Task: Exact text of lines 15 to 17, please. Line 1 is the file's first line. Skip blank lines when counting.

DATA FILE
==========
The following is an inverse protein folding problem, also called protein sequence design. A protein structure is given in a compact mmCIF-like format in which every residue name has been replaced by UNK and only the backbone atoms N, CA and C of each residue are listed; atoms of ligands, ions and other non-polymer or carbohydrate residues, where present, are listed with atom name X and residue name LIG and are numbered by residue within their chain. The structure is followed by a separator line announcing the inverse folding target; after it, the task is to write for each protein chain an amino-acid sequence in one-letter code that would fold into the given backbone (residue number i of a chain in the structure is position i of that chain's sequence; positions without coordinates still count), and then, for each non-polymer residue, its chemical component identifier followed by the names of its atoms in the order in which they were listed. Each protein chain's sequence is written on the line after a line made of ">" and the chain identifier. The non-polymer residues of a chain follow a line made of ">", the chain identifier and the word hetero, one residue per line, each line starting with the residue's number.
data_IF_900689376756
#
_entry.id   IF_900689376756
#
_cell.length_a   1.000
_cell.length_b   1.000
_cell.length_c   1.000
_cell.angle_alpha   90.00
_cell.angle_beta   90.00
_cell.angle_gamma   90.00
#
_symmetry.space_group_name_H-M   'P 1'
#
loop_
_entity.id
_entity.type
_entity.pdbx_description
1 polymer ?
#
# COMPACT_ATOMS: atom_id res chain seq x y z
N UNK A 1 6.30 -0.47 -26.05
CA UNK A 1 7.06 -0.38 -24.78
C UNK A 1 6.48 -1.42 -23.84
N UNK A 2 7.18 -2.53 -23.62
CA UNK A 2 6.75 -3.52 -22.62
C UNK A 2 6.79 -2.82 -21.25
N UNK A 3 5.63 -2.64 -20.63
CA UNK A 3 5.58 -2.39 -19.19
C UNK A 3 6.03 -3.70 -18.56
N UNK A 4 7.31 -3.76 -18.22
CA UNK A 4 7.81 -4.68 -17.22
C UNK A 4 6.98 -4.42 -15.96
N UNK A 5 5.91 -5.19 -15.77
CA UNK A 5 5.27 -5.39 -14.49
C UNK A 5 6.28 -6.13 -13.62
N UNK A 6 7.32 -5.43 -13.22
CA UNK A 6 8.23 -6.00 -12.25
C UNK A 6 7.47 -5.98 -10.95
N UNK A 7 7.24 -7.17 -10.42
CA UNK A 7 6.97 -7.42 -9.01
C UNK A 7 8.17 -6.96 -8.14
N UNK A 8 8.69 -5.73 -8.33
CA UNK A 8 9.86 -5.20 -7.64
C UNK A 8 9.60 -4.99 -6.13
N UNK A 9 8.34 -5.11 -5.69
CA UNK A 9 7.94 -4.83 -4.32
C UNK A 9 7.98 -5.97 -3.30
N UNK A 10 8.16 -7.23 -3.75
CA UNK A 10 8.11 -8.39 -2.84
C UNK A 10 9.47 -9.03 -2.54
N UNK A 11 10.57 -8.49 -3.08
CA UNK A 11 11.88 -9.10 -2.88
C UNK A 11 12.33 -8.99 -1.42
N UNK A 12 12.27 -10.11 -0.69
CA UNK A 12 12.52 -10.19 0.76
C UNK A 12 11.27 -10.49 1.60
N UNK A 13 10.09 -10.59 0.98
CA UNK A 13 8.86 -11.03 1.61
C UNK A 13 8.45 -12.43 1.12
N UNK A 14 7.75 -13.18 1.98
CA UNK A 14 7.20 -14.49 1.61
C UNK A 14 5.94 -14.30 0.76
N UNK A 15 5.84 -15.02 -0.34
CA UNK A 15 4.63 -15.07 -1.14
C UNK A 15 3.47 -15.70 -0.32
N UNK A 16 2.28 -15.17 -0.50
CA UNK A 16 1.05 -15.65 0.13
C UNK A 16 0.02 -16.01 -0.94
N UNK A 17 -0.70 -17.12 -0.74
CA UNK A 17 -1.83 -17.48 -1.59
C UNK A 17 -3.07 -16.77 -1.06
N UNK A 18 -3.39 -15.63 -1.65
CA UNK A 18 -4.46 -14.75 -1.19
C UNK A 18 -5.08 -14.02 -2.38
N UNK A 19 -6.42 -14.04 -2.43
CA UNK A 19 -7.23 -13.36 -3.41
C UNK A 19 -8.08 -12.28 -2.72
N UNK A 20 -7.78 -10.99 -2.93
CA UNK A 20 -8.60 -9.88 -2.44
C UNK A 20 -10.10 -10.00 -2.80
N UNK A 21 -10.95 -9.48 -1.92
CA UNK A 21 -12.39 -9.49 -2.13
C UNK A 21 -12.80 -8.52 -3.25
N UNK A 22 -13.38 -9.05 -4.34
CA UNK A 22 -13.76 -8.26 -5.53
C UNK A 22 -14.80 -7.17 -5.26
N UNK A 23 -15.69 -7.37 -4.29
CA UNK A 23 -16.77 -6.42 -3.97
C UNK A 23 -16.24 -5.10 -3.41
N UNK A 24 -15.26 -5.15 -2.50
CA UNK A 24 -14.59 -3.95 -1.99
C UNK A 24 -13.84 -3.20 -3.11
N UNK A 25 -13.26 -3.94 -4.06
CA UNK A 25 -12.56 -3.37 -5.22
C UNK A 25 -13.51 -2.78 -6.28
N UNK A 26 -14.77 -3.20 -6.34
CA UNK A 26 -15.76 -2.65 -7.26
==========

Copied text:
loop_
_entity.id
_entity.type